As we sat in the morning traffic on a rare trip to Exeter, we noticed a man walking along the pavement.
He was clearly a rough sleeper with a drug habit. Thin and gaunt, he hid his features under a wide-hooded baggy sweatshirt.
He walked along in the rain holding up his dirty and urine stained track bottoms so that, viewed from behind, the seat was somewhere near his knees.
Every time he let go they would fall down to the floor and he would stop, pick them up again, hold them with both hands, then one hand and drop them again, repeating the whole process.
“Why doesn’t he tie them up with some string,” I mused.
“Or tie them on one side at the waist” added Michelle.
A good idea, I agreed.
He continued for some considerable distance- letting his joggers fall to the ground and pulling them up again.
There was something maddening about his dogged refusal to seek a more permanent solution to this tragic comedy.
He reminded me of the character, Lucky, in Samuel Becket’s existential play, Waiting for Godot- a stalwart of the comprehensive school A level curriculum in the 1970’s and 80’s.
In the play, Lucky was attached to his master Pozzo by a ridiculously long rope tied about his neck and it struck me that our man could do with a bit of that rope now to hold his trousers up.
Lucky, when he is not serving Pozzo, usually stands drooling, or sleeping if he stands long enough, and pointlessly lugs around a suitcase full of sand.
Our man seemed to fit the bill as the perfect modern standby.
Within his 700 word monologue in act 1 (Brought about by the wearing, not of jogging-pants but a kind of thinking hat) Lucky inarticulately comments on the arbitrary nature of God, man’s tendency to pine and fade away and the decaying state of the earth.
Not the sort of chap you’d invite for a beer to cheer you up or share a good laugh.
I declared our friend a metaphor for the hopeless and hapless malaise that has been inflicted upon our post covid society in the ‘build back better’ new world order and wondered how I could give the play a modern twist.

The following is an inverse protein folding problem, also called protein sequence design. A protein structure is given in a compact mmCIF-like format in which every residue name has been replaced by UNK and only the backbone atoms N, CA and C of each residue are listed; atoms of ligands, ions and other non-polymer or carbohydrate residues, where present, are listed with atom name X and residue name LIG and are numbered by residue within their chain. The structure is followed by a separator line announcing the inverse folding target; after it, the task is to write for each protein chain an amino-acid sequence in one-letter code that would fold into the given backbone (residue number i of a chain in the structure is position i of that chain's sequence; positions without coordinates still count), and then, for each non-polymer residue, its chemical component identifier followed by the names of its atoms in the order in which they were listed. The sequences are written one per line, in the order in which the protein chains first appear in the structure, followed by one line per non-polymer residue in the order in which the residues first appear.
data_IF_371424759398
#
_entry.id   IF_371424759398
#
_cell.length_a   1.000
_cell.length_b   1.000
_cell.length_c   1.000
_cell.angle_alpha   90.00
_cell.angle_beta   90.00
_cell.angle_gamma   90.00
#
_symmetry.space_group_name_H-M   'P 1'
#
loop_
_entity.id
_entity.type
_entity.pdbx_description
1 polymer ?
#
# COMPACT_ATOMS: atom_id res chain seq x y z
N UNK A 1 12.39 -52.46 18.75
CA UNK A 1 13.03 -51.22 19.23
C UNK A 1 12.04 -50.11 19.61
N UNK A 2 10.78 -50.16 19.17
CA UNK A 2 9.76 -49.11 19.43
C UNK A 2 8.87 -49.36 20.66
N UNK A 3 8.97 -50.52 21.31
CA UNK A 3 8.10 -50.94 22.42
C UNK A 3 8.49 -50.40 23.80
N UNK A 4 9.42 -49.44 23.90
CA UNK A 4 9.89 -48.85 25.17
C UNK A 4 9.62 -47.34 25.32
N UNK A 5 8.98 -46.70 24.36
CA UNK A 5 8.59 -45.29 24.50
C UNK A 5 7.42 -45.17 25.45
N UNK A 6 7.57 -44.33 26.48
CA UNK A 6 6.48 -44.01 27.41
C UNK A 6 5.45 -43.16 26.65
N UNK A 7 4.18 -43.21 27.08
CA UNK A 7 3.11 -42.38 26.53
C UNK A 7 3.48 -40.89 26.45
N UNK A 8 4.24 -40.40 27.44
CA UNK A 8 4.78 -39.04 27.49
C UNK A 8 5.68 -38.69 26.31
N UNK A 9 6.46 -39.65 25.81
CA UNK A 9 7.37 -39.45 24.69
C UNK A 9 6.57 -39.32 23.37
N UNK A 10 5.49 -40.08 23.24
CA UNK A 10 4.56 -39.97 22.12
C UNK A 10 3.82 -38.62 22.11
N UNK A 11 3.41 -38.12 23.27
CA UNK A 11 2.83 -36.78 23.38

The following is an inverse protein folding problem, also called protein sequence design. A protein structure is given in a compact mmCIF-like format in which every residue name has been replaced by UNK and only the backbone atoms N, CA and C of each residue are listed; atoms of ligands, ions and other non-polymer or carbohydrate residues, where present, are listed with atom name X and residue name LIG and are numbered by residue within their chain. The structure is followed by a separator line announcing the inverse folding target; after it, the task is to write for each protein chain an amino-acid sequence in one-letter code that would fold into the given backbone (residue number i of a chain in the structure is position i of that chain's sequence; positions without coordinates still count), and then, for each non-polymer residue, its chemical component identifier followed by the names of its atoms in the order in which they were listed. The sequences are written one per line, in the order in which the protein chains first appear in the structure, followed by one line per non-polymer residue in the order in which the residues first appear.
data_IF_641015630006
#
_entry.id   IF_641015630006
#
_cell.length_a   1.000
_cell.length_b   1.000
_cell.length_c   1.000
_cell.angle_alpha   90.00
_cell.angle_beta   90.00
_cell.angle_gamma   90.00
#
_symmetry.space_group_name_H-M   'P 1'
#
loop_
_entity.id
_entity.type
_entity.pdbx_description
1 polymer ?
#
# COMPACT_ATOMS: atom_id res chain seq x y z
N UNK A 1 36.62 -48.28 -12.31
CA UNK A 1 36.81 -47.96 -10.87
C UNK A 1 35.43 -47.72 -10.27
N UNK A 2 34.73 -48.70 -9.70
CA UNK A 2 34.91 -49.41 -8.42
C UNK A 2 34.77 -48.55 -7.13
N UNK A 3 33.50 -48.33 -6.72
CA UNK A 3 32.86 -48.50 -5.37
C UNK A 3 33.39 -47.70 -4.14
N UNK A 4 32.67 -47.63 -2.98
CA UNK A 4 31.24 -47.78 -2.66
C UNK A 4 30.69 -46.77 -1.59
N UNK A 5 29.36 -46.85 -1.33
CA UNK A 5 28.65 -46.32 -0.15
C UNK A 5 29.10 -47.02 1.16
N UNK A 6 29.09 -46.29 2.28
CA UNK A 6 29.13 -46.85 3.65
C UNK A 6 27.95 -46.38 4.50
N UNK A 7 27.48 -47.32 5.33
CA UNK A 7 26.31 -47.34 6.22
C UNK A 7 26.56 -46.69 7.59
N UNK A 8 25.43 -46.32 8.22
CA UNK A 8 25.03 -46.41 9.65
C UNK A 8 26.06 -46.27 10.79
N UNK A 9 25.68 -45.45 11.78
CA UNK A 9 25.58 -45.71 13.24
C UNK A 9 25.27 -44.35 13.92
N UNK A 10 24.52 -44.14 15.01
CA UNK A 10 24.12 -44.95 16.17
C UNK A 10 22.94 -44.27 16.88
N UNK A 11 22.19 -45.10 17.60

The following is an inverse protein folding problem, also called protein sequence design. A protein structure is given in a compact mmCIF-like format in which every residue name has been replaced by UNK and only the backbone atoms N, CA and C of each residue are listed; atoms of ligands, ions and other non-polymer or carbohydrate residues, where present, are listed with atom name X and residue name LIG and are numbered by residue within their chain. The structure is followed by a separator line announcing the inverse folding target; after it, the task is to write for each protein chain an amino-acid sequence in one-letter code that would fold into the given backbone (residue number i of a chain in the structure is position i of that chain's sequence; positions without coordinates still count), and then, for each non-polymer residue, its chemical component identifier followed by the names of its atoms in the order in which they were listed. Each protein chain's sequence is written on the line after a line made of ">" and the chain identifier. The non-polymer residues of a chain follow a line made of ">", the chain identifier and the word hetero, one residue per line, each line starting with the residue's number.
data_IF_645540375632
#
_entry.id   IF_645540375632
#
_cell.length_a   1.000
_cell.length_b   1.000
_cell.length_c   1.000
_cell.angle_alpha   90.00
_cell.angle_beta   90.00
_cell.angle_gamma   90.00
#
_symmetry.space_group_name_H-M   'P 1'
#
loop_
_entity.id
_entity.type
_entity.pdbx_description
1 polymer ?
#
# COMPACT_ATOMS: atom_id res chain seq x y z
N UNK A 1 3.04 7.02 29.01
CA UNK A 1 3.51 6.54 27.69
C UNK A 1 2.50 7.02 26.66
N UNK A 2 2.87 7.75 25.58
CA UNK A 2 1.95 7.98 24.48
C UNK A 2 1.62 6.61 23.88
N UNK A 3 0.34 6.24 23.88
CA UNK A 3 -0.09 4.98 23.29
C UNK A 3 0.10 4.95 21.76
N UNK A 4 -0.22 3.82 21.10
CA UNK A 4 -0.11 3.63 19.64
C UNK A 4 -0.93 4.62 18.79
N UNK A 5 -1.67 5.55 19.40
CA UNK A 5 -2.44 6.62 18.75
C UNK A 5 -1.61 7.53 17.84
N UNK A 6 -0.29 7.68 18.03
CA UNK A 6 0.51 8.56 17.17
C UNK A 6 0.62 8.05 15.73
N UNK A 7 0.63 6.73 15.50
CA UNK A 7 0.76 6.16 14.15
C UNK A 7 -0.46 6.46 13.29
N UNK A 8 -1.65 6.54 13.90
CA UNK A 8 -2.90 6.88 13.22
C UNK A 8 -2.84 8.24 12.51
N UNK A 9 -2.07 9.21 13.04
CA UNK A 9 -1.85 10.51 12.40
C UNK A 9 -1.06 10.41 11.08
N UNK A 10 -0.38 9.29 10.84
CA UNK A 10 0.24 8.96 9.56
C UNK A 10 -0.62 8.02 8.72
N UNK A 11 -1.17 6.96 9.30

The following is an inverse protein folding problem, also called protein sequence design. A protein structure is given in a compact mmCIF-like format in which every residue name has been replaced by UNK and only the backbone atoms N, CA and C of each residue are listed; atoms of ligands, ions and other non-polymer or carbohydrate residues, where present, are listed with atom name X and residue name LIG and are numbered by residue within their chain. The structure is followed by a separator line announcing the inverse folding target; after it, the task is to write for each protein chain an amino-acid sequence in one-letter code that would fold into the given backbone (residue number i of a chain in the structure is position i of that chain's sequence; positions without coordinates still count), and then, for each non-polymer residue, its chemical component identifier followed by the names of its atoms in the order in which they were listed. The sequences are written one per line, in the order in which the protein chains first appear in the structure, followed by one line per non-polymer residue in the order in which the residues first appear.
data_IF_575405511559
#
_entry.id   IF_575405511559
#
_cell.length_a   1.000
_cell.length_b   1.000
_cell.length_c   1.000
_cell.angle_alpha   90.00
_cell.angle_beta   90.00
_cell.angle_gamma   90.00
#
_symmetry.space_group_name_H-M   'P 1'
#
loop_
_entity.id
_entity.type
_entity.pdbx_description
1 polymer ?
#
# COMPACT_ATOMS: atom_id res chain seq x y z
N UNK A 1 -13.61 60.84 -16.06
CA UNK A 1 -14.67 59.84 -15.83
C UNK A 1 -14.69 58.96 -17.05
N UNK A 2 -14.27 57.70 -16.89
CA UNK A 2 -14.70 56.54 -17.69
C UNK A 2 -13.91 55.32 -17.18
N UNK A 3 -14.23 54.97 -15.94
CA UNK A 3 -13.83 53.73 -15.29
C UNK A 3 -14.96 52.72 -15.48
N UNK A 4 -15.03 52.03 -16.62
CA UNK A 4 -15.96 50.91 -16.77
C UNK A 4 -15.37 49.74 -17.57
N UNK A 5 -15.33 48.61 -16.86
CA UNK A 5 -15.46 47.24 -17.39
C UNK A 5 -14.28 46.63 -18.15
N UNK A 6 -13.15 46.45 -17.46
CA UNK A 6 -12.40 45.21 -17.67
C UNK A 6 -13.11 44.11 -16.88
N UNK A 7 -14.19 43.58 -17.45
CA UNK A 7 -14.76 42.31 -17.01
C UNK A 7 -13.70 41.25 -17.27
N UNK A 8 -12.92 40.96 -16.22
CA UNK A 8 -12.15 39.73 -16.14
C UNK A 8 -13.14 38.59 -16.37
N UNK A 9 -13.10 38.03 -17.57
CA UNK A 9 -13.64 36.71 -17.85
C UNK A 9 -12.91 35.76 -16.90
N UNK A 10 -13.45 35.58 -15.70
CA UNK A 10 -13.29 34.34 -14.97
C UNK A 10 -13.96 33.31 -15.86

It was too dull and cumbersome for my taste anyway. It is like staring into a muddy puddle when, if only you looked up, you could see a wide expanse of open ocean before you. It could have been written by any Frenchman with a philosophy degree or even an amateur enthusiast like former footballer Eric Cantona. “Ze seagulls follow ze trawler hoping zey will find ze fish”. His mastery of the new fetish for pronouns would be bang up to date at least.
At last, we parked the car and headed up the high street with purpose.
It was worse than I had feared and the decline in surroundings since my last visit was noticeable.Gangs of homeless people lay in the shelter of closed small businesses and shop fronts. Zombie-like addicts swayed along the pavements.
In a move presumably designed to gaslight the dull, shuffling punters (as if they cared) the large department store in the city centre was in the process of being converted into a luxury hotel.
Who would habituate this incongruous monument to wealth I could not fathom. Perhaps the wealthy parents of the Chinese students from Exeter University who roamed in chattering groups. Or the students themselves.
How otherwise is the new humanist Utopia to be created without first capturing the hearts and minds of students?
It is of note that thanks to Lime Tree Capital Partners, which has offices across China, some of China’s brightest phD students are funded to complete their studies here.
Exeter university is part of a collective of universities owned by the Russel Group, which claims to ‘have a huge impact on the social, economic and cultural well-being of their regions, yet also influence and achieve impact on a truly global scale.’
Funding of the University has also come via an £8million donation from the UAE and Dr Sultan bin Muhammad al-Quasimi, who was described as its ‘most important donor.’ But we will say no more about that.
Call me cynical but I fail to see how this helps the economic and cultural wellbeing of anyone but those who can already afford it, further widening the cultural and economic divide.